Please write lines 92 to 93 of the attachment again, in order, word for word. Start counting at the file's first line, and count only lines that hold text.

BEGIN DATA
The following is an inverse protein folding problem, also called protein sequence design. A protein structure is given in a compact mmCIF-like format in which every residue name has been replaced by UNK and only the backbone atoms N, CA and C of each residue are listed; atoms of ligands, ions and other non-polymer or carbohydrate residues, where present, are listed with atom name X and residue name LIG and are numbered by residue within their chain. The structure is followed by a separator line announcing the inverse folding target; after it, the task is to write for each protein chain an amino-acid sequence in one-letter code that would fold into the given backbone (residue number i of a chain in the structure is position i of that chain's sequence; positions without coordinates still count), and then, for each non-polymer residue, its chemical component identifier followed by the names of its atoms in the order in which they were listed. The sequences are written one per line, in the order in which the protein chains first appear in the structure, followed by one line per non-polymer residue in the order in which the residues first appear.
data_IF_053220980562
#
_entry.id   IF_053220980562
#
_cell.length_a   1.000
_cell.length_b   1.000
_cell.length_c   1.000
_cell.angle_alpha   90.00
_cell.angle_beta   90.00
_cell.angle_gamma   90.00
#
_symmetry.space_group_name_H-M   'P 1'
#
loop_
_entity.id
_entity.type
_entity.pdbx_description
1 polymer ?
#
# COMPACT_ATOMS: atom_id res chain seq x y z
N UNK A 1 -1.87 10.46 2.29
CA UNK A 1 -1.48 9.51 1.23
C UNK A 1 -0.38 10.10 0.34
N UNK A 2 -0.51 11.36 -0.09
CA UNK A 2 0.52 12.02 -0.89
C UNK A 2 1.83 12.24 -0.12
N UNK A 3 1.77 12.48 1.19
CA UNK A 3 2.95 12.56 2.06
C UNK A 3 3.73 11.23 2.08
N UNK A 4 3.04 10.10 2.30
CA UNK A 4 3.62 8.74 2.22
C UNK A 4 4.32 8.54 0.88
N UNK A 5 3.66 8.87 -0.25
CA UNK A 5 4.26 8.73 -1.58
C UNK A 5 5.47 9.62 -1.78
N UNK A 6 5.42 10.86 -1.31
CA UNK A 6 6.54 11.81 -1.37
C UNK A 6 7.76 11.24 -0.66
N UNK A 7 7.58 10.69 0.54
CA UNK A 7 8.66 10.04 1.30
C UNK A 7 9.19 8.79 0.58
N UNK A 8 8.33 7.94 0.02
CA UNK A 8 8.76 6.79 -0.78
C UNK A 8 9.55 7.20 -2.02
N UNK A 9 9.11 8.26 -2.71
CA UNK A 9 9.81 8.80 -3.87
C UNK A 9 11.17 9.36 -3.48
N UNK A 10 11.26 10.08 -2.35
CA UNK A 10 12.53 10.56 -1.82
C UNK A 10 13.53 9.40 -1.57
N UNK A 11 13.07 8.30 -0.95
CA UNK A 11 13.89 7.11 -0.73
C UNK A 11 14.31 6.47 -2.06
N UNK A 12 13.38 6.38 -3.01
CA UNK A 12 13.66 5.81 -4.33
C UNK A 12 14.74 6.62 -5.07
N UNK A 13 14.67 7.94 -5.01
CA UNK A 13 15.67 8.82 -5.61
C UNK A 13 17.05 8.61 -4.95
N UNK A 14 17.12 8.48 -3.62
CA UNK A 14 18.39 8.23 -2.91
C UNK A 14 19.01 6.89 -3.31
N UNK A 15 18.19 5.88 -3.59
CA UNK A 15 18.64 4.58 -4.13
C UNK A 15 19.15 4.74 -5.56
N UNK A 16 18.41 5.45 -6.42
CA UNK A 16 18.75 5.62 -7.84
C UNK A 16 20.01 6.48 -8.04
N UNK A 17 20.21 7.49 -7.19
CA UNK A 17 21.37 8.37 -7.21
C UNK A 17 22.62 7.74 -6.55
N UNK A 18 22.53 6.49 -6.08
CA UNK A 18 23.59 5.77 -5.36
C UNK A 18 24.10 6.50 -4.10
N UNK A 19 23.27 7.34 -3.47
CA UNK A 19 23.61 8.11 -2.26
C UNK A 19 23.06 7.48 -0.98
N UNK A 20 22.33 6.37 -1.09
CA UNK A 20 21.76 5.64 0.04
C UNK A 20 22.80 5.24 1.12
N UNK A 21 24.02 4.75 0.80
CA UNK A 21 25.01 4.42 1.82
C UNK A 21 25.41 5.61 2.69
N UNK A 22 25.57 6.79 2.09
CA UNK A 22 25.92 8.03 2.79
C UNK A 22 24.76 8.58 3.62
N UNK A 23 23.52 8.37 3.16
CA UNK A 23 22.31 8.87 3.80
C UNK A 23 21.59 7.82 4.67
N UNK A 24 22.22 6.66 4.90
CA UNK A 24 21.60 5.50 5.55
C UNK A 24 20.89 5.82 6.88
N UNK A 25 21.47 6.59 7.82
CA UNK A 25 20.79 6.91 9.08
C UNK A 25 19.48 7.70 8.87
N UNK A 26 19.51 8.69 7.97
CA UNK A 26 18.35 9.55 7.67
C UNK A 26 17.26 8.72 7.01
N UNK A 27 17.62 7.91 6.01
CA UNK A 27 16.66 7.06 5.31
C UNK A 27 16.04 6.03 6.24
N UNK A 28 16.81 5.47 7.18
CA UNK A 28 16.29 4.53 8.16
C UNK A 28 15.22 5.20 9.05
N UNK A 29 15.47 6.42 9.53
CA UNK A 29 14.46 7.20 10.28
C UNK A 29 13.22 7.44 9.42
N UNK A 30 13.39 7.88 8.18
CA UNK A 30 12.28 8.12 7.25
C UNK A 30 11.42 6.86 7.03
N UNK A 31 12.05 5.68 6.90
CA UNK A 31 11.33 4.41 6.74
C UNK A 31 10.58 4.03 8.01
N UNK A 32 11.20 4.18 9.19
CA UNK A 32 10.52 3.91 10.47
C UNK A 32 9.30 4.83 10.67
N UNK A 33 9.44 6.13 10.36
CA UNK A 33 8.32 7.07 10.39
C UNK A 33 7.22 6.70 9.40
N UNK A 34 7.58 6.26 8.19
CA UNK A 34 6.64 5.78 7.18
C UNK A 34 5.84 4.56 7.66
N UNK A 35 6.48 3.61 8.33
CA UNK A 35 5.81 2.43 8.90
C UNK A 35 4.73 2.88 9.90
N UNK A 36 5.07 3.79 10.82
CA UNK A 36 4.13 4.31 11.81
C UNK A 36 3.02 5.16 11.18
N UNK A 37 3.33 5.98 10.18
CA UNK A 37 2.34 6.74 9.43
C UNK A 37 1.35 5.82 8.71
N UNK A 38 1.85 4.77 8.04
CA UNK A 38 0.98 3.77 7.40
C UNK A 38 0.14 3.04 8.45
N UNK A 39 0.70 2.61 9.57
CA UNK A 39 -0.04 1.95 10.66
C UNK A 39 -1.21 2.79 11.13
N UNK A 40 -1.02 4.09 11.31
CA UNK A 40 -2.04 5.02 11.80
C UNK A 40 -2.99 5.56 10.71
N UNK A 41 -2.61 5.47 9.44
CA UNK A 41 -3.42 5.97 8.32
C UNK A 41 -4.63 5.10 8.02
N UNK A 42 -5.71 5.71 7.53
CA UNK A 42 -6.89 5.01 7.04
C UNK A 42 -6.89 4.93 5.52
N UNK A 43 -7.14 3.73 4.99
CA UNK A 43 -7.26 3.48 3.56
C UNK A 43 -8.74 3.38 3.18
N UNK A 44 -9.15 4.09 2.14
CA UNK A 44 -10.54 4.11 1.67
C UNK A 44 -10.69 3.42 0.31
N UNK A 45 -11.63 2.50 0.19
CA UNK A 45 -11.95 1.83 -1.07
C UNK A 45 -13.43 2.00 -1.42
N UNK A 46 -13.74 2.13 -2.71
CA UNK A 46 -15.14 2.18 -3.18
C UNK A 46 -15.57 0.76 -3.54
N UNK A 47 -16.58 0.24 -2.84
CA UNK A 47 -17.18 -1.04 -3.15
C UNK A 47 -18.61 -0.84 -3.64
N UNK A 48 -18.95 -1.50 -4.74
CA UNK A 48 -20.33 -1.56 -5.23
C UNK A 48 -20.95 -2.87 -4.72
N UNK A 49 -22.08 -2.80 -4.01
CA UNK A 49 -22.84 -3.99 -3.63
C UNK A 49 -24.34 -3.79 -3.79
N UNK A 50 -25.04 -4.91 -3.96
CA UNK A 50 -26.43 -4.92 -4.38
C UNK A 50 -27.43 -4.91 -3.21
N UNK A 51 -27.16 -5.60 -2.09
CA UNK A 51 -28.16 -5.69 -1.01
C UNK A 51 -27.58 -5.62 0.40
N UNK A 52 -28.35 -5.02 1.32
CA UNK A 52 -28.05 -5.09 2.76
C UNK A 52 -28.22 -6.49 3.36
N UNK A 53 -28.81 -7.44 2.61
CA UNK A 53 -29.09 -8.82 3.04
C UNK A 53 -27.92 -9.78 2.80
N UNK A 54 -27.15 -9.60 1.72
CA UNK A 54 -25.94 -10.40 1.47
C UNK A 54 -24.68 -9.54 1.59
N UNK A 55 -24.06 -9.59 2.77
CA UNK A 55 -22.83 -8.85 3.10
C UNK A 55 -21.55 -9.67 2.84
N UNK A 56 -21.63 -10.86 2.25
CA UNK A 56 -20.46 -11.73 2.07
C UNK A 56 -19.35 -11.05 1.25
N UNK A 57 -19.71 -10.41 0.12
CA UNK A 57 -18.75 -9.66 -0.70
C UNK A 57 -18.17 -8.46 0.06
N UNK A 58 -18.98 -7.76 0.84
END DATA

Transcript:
CA UNK A 24 21.60 5.50 5.55
C UNK A 24 20.89 5.82 6.88